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Every Day is a Pilgrimage
by Maria Bergh, former resident of the Epworth Project

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Every day the sun makes a pilgrimage across the sky and, cognizant or not, we follow. Preoccupied by daily tasks, it is hard to sense the direction and speed we are traveling. But with a little grace and intentionality we can draw out the patterns and rhythms and see our lives as a pilgrimage homeward to God. 

I started such a journey last August as I moved into St. Francis of Assisi House, a part of the Epworth Project in Dallas, Texas, and went on a two-week pilgrimage with Ryan Klinck to Assisi, Italy. The basilica of St. Mary of the Angels stands at the edge of Assisi, a voluminous, luminous church that dwarfs the small stone building it contains. This inner building holds maybe a dozen people to pray between thick stone walls that meet overhead in a pointed vault painted with the night sky. Over eight hundred years ago Francis stabilized this tiny structure as the center of his new religious community in obedience to Christ's call to "rebuild my Church." Only later did Francis realize the church in need of renovation, then as now, consists of souls, not stones.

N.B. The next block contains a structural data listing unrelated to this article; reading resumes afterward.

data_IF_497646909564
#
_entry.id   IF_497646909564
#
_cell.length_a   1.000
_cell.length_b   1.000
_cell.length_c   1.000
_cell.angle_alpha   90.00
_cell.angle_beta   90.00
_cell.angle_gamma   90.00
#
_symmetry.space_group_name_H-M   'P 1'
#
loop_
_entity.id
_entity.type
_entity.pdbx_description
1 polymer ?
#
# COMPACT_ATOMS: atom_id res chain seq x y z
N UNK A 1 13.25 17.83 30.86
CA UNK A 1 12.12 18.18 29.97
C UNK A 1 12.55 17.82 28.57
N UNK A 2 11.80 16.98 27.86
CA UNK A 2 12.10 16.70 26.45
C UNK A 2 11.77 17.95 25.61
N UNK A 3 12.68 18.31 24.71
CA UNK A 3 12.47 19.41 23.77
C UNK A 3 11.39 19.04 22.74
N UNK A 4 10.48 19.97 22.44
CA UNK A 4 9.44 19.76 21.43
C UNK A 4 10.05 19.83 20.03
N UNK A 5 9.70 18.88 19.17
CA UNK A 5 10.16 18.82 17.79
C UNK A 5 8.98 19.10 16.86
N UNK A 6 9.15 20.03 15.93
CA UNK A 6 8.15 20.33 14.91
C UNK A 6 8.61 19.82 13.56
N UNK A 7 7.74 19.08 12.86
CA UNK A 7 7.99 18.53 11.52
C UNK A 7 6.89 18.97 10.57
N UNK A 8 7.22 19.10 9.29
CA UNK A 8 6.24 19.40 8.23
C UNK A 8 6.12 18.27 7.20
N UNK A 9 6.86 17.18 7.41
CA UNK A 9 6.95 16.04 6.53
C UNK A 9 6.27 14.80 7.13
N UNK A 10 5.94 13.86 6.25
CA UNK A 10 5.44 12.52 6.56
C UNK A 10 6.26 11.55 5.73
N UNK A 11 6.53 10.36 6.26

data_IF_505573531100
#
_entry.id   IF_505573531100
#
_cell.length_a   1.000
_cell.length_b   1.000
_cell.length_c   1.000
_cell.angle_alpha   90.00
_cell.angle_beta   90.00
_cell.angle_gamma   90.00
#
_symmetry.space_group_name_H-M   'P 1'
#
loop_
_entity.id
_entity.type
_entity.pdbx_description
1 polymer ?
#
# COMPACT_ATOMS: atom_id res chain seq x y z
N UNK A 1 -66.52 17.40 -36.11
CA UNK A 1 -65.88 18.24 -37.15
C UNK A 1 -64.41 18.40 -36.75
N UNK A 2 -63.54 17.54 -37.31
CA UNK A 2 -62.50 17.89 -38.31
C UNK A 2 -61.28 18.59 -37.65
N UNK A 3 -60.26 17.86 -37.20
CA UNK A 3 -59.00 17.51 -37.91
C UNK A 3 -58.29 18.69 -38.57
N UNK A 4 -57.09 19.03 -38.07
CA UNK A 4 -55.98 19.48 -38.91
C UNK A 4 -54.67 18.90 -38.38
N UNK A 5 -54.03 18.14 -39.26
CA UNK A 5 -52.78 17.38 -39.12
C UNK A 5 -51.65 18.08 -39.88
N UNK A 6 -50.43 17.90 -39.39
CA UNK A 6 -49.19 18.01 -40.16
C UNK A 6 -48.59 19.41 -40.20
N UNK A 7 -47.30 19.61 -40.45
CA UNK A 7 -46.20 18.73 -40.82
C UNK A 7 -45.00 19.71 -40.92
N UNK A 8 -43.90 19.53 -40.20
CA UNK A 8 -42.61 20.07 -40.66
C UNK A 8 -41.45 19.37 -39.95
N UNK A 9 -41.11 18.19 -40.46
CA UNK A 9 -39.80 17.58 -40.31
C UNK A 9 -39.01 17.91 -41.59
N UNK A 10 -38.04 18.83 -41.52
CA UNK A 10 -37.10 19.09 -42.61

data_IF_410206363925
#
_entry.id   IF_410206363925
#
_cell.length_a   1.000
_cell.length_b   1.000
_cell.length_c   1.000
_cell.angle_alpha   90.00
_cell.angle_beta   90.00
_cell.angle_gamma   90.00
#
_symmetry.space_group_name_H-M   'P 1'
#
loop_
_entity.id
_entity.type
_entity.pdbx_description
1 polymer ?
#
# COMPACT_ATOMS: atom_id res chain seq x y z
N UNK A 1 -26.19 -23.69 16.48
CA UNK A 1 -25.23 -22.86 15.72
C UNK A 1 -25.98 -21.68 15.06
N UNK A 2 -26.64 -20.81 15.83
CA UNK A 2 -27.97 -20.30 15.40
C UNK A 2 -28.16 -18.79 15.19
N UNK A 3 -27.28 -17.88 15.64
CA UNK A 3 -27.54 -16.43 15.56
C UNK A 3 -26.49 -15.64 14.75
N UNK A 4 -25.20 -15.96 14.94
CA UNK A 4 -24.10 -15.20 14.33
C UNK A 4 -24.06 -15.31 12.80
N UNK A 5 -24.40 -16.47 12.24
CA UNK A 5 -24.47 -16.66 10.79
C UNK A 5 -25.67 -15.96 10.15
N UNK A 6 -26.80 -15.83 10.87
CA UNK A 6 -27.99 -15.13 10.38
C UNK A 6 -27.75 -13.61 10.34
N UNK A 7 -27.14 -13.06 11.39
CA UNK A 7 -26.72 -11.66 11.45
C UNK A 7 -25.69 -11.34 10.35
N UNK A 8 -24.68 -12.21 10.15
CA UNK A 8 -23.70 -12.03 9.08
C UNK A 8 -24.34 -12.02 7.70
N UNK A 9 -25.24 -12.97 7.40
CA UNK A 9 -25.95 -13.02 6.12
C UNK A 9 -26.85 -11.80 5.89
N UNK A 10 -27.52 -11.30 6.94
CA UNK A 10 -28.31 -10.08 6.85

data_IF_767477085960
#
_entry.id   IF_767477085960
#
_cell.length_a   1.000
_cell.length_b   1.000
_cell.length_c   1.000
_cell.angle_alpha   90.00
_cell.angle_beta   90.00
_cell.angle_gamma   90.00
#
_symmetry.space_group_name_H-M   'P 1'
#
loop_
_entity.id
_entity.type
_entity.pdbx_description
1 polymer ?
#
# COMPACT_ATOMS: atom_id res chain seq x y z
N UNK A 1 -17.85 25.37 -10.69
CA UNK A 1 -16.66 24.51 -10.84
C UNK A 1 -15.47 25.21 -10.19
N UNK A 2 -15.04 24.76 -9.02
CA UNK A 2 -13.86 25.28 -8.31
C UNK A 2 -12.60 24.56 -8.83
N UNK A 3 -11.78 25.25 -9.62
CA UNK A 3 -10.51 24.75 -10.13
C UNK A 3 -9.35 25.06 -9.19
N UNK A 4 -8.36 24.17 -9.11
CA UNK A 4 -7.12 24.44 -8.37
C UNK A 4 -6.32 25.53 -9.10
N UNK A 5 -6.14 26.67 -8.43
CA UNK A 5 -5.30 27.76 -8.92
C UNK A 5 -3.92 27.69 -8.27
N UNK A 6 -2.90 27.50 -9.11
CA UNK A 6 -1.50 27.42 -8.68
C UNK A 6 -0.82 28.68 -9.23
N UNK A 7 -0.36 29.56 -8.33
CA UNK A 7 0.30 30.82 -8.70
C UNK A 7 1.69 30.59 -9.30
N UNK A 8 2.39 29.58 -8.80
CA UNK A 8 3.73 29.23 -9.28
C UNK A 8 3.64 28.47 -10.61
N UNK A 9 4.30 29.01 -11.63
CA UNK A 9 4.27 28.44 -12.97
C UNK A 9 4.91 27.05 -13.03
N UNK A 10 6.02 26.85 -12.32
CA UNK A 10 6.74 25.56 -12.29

I reflected with Ryan that the tiny inner church was startlingly real and humble, revealing St. Francis began an experiment in faith not unlike the Epworth Project. And, as a designer of buildings myself, I felt wonder as I considered Jesus and Francis as fellow-builders and thus companions. 

As I returned to the community of St. Francis House, the consequences of my pilgrimage became real. I became aware that each day is a pilgrimage, a brief journey towards God, and this perspective revealed the obvious: my heart was not in my work. Still, it took months, many hours spent weeding and pruning as dark fell over our back yard, for me to uproot my pride and fear enough to quit seeking to promote myself and instead focus on nurturing my colleagues towards that fine, clear June day when I set out to follow my heart. 

I now live on a Catholic Worker Farm that feeds the hungry by growing fresh organic vegetables, healing our land, and building relationships with others seeking community. Each morning as I roll out of bed to feed the chickens, often before dawn, I pause for just a moment in thanks for the stillness that surrounds me, the taut feeling that speaks of my body's growing strength. The brilliance of the summer sun and tightness of community continue to reveal opportunities for me to love better as I take slow, imperfect, unsteady steps on this new journey. Come October the frosts will end my time on the farm, and yet I have faith that my practice of pilgrimage will continue, day by day.

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